Thursday November 14, 2019

Even Minor Head Injuries may Lead to Olfactory and Anxiety Problems

A lot of people suffer a mild concussion at some point in their life, so realising they have trouble smelling

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Anxiety, Head, Injuries
The study, published in the journal Brain Injury, found that even minor accidents like falling off a bike with a helmet on, taking a tumble on the ski slopes, slipping on ice and hitting one's head can provoke the same kind of problems as in major head injuries. Pixabay

While it is already known that people who suffer a major concussion can lose their sense of smell temporarily, researchers have found that even minor head injuries may lead to olfactory and anxiety problems.

The study, published in the journal Brain Injury, found that even minor accidents like falling off a bike with a helmet on, taking a tumble on the ski slopes, slipping on ice and hitting one’s head can provoke the same kind of problems as in major head injuries.

“A lot of people suffer a mild concussion at some point in their life, so realising they have trouble smelling is the first step to telling their doctor about it,” said study lead author Fanny Lecuyer Giguere from the University of Montreal in Canada.

“It’s important that patients report any loss of smell, because it’s not something their general practitioners normally ask about,” she said.

Anxiety, Head, Injuries
While it is already known that people who suffer a major concussion can lose their sense of smell temporarily, researchers have found that even minor head injuries may lead to olfactory and anxiety problems. Pixabay

For the study, the researchers compared 20 hospital patients who had mild concussions with 22 who had broken limbs but had no concussion.

Within 24 hours of their accident, just over half of those with mild concussions had a reduced sense of smell versus five per cent of the patients with broken bones.

A year later, although their sense of smell was back to normal, the first group of patients had significantly more anxiety than the control group.

To test their capacity to identify smells, the researchers visited hospital patients in the alpine ski resort of Visp, Switzerland between December 2016 and February 2017. They were asked to identify synthetic odour of roses, garlic, cloves and more. A year later, the patients were sent a follow-up questionnaire.

Also Read- Sharenting Puts Child’s Online Privacy and Safety at Risk

By comparing the two groups of patients’ results on the day following their injury and 12 months later, the researchers were able to determine that most who had lost their sense of smell gained it back within six months of their accident.

What did not significantly diminish, however, were their symptoms of anxiety. About 65 per cent of the concussed patients reported such symptoms, researchers said. (IANS)

Next Story

Anxiety Among Teenagers Leads To Harmful Drinking

Generalized anxiety disorder among teenagers can lead to harmful drinking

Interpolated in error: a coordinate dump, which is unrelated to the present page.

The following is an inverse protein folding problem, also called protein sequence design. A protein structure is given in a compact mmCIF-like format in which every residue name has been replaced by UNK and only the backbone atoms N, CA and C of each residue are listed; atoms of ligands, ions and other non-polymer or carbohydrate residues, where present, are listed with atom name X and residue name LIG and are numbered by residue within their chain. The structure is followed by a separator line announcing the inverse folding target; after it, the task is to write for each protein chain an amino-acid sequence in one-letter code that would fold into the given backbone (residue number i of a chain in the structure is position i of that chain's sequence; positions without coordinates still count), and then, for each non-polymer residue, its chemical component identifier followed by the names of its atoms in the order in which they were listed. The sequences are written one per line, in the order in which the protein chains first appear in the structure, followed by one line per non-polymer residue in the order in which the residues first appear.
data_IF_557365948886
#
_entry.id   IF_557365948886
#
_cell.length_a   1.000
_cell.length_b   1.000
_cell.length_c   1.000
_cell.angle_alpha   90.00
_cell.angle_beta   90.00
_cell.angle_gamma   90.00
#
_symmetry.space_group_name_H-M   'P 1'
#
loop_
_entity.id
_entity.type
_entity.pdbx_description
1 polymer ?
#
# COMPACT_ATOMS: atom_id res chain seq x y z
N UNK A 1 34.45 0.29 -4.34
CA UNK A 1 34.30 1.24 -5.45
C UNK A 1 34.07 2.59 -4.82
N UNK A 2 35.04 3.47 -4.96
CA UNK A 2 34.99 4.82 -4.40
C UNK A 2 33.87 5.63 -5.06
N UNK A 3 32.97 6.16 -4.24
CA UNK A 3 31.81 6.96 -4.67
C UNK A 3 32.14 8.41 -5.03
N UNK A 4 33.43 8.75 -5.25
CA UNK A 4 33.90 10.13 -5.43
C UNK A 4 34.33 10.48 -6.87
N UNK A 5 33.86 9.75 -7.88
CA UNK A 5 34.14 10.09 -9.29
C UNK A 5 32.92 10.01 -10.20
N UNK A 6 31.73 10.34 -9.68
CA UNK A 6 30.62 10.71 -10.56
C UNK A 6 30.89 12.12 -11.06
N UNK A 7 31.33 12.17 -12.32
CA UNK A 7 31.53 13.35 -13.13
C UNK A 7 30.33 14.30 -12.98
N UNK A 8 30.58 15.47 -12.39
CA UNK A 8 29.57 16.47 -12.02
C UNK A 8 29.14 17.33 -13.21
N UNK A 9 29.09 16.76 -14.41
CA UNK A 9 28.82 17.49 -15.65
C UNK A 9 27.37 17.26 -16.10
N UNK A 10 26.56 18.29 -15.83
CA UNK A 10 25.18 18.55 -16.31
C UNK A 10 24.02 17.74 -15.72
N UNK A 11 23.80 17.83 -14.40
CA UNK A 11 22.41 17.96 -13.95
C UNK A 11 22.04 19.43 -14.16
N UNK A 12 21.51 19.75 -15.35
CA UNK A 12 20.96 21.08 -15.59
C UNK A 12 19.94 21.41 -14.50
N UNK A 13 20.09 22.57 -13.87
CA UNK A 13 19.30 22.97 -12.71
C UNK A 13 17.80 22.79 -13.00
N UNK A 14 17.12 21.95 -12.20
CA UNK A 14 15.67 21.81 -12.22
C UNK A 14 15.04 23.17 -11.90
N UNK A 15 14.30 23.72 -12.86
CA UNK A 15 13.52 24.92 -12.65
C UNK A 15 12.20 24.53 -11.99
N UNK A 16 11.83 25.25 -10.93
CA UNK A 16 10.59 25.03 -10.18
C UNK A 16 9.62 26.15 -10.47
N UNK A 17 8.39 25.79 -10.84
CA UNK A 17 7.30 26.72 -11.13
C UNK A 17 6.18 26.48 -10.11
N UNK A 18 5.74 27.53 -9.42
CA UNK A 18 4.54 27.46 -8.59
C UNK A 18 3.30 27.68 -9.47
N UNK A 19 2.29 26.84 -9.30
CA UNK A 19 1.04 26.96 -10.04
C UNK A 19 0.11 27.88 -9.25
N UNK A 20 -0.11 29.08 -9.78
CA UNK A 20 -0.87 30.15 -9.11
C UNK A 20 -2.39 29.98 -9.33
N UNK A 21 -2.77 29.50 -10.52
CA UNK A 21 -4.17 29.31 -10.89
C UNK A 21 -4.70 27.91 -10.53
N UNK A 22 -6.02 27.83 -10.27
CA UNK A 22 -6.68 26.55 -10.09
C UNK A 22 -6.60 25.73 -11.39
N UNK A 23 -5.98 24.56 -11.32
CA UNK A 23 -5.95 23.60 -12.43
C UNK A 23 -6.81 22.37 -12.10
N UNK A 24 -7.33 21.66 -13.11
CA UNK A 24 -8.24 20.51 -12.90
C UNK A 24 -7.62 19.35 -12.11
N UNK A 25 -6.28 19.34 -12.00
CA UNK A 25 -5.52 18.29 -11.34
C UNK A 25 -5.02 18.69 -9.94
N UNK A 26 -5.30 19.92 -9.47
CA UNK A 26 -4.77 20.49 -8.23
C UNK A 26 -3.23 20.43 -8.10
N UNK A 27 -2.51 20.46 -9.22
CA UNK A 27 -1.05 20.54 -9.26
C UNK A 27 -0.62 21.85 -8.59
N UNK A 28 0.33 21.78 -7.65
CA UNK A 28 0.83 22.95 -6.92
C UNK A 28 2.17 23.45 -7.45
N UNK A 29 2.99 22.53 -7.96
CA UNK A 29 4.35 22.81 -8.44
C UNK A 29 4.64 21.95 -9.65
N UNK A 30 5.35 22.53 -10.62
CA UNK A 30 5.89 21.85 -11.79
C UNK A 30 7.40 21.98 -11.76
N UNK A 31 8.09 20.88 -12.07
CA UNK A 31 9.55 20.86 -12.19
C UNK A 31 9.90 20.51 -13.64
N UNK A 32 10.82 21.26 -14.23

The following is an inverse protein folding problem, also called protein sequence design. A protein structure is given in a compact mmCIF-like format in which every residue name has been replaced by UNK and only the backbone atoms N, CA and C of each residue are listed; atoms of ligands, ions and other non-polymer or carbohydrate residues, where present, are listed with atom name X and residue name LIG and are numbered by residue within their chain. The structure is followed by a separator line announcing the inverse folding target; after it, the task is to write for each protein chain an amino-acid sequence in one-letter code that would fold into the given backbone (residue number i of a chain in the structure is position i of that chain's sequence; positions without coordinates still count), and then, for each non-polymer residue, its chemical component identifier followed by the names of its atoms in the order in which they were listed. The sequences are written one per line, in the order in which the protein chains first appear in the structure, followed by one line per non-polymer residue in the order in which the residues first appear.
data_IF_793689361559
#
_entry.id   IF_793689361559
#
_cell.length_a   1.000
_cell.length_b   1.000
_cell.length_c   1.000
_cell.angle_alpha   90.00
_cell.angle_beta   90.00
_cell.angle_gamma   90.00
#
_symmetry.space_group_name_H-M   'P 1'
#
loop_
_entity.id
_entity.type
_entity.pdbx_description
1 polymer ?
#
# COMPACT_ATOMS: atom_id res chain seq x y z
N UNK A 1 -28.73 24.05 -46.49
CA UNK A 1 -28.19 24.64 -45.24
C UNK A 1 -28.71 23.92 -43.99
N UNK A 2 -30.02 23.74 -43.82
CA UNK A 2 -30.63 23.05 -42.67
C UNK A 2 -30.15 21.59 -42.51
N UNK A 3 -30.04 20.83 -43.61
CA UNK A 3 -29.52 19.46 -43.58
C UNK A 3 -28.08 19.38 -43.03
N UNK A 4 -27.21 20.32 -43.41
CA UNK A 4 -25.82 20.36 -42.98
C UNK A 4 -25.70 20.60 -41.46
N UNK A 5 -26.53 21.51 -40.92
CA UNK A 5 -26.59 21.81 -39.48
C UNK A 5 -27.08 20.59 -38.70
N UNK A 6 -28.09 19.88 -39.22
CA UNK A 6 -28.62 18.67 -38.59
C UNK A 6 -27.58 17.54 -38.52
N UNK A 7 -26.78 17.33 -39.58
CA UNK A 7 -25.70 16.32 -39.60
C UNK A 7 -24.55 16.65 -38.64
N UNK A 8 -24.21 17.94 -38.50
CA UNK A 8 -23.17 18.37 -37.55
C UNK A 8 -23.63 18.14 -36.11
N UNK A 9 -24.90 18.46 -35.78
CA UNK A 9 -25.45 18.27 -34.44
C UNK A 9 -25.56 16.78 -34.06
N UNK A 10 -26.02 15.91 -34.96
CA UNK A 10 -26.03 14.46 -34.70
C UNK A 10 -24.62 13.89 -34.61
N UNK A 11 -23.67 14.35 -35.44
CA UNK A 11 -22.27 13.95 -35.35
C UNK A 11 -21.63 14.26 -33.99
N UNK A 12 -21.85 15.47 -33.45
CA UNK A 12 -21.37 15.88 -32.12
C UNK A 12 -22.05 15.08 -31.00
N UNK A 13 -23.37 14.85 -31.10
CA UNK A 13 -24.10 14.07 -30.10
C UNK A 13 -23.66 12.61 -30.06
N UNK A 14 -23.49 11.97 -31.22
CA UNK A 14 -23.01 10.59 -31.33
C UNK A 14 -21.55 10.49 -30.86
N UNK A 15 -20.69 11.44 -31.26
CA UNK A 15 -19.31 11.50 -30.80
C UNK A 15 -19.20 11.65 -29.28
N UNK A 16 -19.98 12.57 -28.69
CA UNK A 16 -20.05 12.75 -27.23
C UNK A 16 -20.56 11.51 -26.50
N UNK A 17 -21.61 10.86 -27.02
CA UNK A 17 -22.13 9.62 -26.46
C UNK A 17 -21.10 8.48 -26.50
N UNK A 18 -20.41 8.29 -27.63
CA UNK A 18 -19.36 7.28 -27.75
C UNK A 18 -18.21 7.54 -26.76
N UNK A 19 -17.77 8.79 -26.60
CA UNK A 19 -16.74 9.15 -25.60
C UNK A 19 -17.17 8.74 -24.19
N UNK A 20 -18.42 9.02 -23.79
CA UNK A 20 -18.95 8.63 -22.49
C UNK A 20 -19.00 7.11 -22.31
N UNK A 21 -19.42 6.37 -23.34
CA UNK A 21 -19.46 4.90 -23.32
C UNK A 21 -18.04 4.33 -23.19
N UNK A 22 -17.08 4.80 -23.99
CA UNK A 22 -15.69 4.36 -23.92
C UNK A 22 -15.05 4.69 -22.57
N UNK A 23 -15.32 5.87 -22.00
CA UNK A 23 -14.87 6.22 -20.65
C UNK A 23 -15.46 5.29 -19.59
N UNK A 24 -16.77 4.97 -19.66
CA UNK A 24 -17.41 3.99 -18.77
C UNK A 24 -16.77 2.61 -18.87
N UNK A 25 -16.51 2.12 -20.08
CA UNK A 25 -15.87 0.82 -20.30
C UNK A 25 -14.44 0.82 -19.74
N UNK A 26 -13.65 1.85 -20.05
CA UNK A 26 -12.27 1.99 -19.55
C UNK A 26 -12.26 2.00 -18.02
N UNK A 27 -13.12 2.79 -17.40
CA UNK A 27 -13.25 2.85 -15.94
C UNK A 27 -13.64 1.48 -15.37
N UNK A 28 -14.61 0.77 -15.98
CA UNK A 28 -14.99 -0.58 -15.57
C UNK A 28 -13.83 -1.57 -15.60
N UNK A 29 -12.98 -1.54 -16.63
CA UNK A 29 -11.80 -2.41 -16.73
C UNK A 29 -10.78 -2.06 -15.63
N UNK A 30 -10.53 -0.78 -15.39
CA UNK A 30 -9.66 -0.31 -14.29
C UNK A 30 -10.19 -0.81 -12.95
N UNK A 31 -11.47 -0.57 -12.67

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anxiety
Anxiety among teenagers is associated with harmful drinking. Pixabay

Researchers at the University of Bristol have found evidence of an association between generalised anxiety disorder at age 18 and harmful drinking three years later.

The study, published in the journal Drug and Alcohol Dependence strengthens the evidence for a relationship between anxiety and later alcohol use as the researchers accounted for other factors such as adolescent smoking and cannabis use, and parental anxiety and alcohol use.

“Helping adolescents to develop positive strategies for coping with anxiety, instead of drinking alcohol, may reduce the risk of future harmful drinking. However, we cannot determine if the relationship is causal, because we used an observational study design,” said Maddy Dyer.

Using questionnaire and clinical interview data from more than 2,000 participants, researchers found generalised anxiety disorder at age 18 was linked to frequent drinking, frequent bingeing, hazardous drinking, and harmful drinking at age 18.

Generalised anxiety disorder continued to be associated with harmful drinking at age 21.

Drinking to cope was also strongly associated with more harmful drinking, but it did not appear to influence associations between anxiety and alcohol use.

Harmful drinking was measured using a special test developed by the World Health Association.

Anxiety disorder
Adolescents with anxiety drink at more harmful levels regardless of whether they tended to drink alcohol for coping reasons or not. Pixabay

On average, adolescents with anxiety drank at more harmful levels regardless of whether they tended to drink alcohol for coping reasons or not.

“Our own research has shown that links between mental health problems, such as anxiety disorders, and alcohol are common and complex,” said Mark Leyshon, Senior Policy and Research Manager at Alcohol Change UK.

For example, anxiety can be both a result of stopping drinking and a risk factor in beginning to drink too much, as this new study suggests.

Also Read- Study Says, Multitasking can take Teenagers to both Positive and Negative Approach

“We need more research to help us better understand the connections between alcohol and mental health, as well as high-quality, accessible, integrated support for substance misuse and mental health issues,” Leyshon added. (IANS)